10 Ways Tuesday: Sweet Corn

Elote Asado (c)2012 LaDomestique.com

I’ve got creative recipes for cooking with sweet corn during summer:

1.  Elote Asado

I just discovered Elote Asado this summer, and I’m completely obsessed with it. This traditional Mexican street food is simply grilled corn on the cob slathered in thick cream, coated in grated cheese, and sprinkled with ground red chile pepper. Rick Bayless includes the recipe for Elote Asado in his book, Authentic Mexican (a must for your cookbook collection). Many versions of this technique can be found across the web, but I’ve found my favorite method is to buy the freshest corn I can get my hands on at the local farmer’s market, remove the husk, brush the ears with olive oil and toss them on a grill for about 12 minutes, turning occasionally, until it’s nicely caramelized. Brush the corn with mayonnaise, roll in grated parmesan, then sprinkle with a mixture of smoked Spanish paprika and cayenne (I like it spicy). The combination of sweet corn, tangy mayo, salty cheese and spicy chile is just fantastic.

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Ingredient of the Week: Sweet Corn

Peaches and Cream Sweet Corn from Munson's Farm in Boulder (c)2012 LaDomestique

If you’ve been watching the news you may think there will be no sweet corn harvest this year due to extreme heat and drought across the “corn belt” of the United States. When I turn off the tv and head to the Boulder Farmer’s Market, I find Munson’s farm stand overflowing with large, vibrantly green ears of fresh peaches and cream corn. I asked one of the farm stand workers how their season is going, and he said it’s going to be a bountiful harvest. Though our dry summer in Colorado has been marked by fires and drought, Munson farm reports their access to irrigation water and the warm weather ensured a “long fruitiful season.” This makes me wonder, are big agriculture is feeling the devastation of parched crops more than the smaller operations selling at farmer’s markets? Corn prices at the farmer’s market in Boulder are unchanged from last year, and the corn is just as gorgeous as ever. So this week at la Domestique, we celebrate sweet corn as ingredient of the week.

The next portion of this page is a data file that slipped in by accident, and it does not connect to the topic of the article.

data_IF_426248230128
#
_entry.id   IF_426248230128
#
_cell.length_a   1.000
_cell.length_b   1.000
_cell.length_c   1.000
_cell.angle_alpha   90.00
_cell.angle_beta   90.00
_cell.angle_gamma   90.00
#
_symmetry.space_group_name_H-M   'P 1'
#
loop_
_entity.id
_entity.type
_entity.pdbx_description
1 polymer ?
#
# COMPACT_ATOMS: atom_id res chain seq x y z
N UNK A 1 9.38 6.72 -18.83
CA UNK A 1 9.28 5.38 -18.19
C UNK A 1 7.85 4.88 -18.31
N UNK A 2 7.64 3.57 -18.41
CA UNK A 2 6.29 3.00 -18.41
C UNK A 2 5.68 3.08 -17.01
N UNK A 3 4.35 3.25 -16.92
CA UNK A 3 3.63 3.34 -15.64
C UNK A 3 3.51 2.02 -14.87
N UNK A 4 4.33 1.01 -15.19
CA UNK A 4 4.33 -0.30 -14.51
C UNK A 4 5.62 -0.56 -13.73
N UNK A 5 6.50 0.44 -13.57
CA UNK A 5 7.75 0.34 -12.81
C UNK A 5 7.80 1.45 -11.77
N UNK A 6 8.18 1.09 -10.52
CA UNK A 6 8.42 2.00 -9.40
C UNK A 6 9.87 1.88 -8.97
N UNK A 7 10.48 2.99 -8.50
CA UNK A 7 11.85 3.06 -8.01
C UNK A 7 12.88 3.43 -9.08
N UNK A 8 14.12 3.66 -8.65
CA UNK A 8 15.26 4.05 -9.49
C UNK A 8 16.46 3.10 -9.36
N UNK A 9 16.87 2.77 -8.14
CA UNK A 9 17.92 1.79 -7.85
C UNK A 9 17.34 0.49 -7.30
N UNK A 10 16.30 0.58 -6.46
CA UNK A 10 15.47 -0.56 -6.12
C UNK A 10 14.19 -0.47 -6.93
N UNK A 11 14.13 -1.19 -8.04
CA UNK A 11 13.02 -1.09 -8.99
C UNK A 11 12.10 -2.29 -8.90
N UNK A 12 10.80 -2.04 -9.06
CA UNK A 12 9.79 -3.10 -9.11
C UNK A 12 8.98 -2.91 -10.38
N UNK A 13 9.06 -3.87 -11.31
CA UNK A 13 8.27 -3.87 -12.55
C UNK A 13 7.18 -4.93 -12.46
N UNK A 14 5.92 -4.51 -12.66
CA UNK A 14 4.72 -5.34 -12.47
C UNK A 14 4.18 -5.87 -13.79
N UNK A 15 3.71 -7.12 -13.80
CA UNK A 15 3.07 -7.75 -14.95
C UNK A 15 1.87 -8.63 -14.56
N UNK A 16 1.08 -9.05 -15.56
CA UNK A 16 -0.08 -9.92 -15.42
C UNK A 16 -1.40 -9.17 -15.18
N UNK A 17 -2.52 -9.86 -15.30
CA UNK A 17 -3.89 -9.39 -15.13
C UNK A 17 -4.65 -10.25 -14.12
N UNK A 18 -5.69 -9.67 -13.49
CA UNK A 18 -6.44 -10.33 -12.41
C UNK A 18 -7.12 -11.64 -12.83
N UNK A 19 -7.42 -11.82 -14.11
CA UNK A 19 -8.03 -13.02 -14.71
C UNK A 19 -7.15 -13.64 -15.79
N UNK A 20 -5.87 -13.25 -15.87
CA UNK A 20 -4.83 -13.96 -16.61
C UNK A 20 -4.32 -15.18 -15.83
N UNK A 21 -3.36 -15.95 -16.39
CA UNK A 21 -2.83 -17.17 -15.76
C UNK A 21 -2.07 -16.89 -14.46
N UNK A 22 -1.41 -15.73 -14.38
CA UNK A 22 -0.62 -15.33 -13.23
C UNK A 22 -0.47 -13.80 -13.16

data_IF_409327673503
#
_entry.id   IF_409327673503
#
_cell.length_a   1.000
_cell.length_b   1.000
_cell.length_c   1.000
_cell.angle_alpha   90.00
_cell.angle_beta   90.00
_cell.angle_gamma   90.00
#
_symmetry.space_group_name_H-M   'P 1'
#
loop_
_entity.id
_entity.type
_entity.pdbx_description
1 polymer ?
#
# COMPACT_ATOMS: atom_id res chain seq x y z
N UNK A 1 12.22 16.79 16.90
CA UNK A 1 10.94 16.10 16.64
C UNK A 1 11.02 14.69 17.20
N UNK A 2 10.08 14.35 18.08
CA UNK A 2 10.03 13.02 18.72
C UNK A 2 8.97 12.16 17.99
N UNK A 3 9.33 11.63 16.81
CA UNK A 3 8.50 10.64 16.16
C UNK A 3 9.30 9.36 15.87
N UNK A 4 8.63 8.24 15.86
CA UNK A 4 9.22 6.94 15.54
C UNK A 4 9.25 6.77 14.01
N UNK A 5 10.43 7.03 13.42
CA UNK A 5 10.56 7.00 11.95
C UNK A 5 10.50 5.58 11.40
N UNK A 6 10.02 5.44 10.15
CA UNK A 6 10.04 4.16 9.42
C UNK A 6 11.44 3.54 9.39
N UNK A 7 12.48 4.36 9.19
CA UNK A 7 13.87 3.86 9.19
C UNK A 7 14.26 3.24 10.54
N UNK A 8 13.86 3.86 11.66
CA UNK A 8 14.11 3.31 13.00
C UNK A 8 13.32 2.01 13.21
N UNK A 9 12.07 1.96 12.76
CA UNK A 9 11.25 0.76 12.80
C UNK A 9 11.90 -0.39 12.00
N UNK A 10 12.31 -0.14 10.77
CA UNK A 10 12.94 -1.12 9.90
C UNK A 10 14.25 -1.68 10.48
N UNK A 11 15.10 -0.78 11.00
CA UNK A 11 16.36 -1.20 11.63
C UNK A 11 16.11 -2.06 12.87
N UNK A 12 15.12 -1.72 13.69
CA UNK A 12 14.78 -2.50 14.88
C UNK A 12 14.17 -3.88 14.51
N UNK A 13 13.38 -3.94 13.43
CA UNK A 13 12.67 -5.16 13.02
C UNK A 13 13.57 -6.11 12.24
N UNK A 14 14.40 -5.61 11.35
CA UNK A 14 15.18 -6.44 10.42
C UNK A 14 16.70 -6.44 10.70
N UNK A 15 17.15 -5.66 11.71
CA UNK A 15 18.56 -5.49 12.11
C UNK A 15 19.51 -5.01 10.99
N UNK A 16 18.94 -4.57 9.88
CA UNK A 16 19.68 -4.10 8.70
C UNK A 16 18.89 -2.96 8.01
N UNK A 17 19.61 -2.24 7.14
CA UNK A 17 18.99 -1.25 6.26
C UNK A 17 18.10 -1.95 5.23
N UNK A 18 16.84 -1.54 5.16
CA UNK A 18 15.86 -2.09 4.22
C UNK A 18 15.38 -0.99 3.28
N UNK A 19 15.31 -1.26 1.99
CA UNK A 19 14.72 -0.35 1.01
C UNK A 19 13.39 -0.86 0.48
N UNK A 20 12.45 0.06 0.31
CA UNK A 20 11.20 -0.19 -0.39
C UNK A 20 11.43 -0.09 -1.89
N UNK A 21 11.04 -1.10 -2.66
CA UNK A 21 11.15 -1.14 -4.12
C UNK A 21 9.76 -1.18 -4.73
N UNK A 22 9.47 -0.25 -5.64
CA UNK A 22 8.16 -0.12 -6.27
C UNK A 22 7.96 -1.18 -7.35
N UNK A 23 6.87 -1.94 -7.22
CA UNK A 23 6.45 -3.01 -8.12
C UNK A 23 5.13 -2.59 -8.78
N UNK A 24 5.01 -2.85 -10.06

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Cook in the Moment: Watermelon Granita with Mint and Lime

Watermelon Granita with Mint and Lime (c)2012 LaDomestique.com

Recently, I took on a project for a client needing recipes and photography centered around the Cajun cuisine of Louisiana. Today, I live in Colorado, but I was born and raised in Arkansas, and made many trips through New Orleans en route to our family beach vacations on the shores of the Gulf of Mexico. As a child, I was spellbound by New Orleans. Growing up in the bible belt, I found the culture of New Orleans so different from my own. I sometimes felt like the black sheep of my family, with a tendency to be moody and rebellious. Sarcastic humor was (and still is) my favorite coping mechanism. I appreciated the way New Orleanians embraced both the light and the dark sides of life with their jazz funerals, magical thinking, and revelrous parades. Though they would probably be described as “characters,” I loved Louisiana because the people seemed so real – honest, straightforward, and true to themselves. Years have gone by since my childhood visits to New Orleans, and we’ve both been through a lot. While the city recovered from Hurricane Katrina, I recovered from leukemia. I like to think the ability to laugh when things couldn’t get any worse is what got each of us through.